…That once there was a wisp of glory called Camelot...Don’t let it be forgot That once there was a spot For one brief shining moment that was known As Camelot
Director Arthur Penn had the prescience to make a film about the Sixties, Alice’s Restaurant, and in this instance, the waning of that era, 1968 and 1969. (The title came from Arlo Guthrie’s album of the time. Unique in that one whole side was devoted to one song, 18 minutes or so.) And he had the intelligence to make it while the era was going on. In many ways the film is an unintentional documentary of the times. Two other films, A Walk on the Moon and Hair have been able to capture here and there the perfume of those times, but they came after the Sixties had ended. Alice’s Restaurant, for me, captured the ineffable. I remember little of seeing it in 1969 but as I reflect through what is a dim recollection I was touched by the sadness of the film, or perhaps my own sense of lamentation for what was now ending. I had the serendipitous good fortune to have spent two summers, ’68 and ’69, in Woodstock. I had lived it.
I associate easily now to Camelot that I saw in 1968. Deeply moved by Richard Harris’s plangent rendition of what was the last song in that lush musical, King Arthur instructs a page to go tell the world that there was a fleeting moment that was Camelot, if I recall the words. It is a sentiment that roils one’s sensibilities. That “fleeting moment” also applies to my experiences in upstate New York. I was 28, I was 29 and I was an emotional sponge, absorbing everything about me — the head shops, the flamboyant dress, the beads, the bell bottom jeans, the sideburns and long hair, the middle-aged women getting off city buses in the town square of Woodstock acting as if they were missing something — indeed, they were; the real artists who inhabited lovely homes outside Woodstock, a few that I got to visit and chat with. The Elephant restaurant in which I annoyingly asked for my burger after what I felt was an inordinate time to wait and faced with the immortal answer, “It’s cookin’.” Ah, yes, time.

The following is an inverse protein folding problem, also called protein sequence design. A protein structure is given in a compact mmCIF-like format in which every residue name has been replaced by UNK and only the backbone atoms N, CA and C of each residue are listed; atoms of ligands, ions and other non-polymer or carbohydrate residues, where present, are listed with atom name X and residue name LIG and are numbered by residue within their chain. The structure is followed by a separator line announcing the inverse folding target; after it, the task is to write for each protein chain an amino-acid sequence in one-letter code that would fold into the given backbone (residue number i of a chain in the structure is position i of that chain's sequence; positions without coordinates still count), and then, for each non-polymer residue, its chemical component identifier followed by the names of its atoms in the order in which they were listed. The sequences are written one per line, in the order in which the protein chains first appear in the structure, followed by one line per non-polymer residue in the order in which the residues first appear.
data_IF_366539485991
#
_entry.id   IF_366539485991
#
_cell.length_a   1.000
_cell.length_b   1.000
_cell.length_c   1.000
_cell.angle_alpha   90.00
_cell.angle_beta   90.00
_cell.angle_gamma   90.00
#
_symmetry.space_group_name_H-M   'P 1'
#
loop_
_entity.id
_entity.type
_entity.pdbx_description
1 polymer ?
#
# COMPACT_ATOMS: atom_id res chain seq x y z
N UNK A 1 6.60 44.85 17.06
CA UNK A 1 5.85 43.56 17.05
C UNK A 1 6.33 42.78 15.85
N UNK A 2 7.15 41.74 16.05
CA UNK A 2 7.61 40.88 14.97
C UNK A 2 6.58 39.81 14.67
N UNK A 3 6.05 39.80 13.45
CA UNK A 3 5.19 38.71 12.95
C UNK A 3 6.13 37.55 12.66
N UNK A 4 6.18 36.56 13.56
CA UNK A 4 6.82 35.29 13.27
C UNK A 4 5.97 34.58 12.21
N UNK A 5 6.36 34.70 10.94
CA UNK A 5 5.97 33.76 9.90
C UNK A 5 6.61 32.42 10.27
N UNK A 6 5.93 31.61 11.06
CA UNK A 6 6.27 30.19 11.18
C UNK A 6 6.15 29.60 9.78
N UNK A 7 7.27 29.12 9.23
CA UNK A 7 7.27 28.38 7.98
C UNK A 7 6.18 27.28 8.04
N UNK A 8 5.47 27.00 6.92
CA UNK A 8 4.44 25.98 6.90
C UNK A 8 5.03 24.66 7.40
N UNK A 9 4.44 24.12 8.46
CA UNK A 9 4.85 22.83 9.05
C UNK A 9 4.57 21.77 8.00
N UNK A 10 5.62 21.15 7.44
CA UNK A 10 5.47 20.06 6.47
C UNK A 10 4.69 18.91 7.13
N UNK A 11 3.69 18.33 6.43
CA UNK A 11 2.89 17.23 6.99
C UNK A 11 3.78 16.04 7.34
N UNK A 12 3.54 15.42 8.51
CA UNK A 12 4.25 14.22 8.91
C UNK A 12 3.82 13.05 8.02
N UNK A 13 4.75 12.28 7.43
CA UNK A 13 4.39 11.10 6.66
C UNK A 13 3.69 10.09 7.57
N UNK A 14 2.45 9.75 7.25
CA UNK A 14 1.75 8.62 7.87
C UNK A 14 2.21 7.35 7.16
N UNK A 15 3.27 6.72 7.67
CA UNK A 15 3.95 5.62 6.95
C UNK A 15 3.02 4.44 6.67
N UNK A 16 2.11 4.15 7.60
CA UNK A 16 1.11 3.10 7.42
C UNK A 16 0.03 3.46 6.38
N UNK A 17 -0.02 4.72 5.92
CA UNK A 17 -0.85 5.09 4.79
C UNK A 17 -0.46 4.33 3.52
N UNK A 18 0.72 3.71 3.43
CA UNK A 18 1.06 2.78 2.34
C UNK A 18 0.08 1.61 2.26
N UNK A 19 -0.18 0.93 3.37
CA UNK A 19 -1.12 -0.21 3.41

A little outside Woodstock was a massive church that was built during the Depression, probably a WPA project,with stout timber, overhead rafters, stolid history, heavy doors with ornate wrought iron creatures applied to the wood, arts and crafts style — frogs, bugs, spiders, things like that; it later, much later, became a Buddhist center. And there was an old Catholic priest who lived on a nearby small mountain in a log cabin and church who people had visited for years just to say they had done so, to acquire his “wisdoms”; and he had old tapestries in the small church that he said were given to him by Marshall Field. I recall a trinket from his conversation with me, that at one time there were bears on that mountain. Was this a scene out of The Razor’s Edge? Many years later I came again to see him but learned he had died, his affairs left unsettled, and I saw his old rooms in the back of the church all gutted by the wind, snow on his desks, scattered testaments and assorted religious paraphernalia on tables as if a scene out of Lost Horizon.
I stayed for two summers at the home of a teacher friend. I remember two young people voicing their regretful frustration that they couldn’t get to the Woodstock festival which was really in Bethel because the New York Thruway had been shut down because of the traffic — an unheard of event for the time. I remember going swimming in a local pond filled with groups of young people, younger than me — I felt like a voyeur — completely nude, having fun and I began to lose, if only slightly, some of my uptightness as a human being. And the tits weren’t bad at all, nor the voluptuous asses. Ah, Monet on the rocks. Shedding the integument of the cosseted Fifties, I was becoming a human being. Are you, reader, or have you ever been aware of becoming a human being? It grabs you from behind, a delectable pickpocket, except something is given you rather than purloined.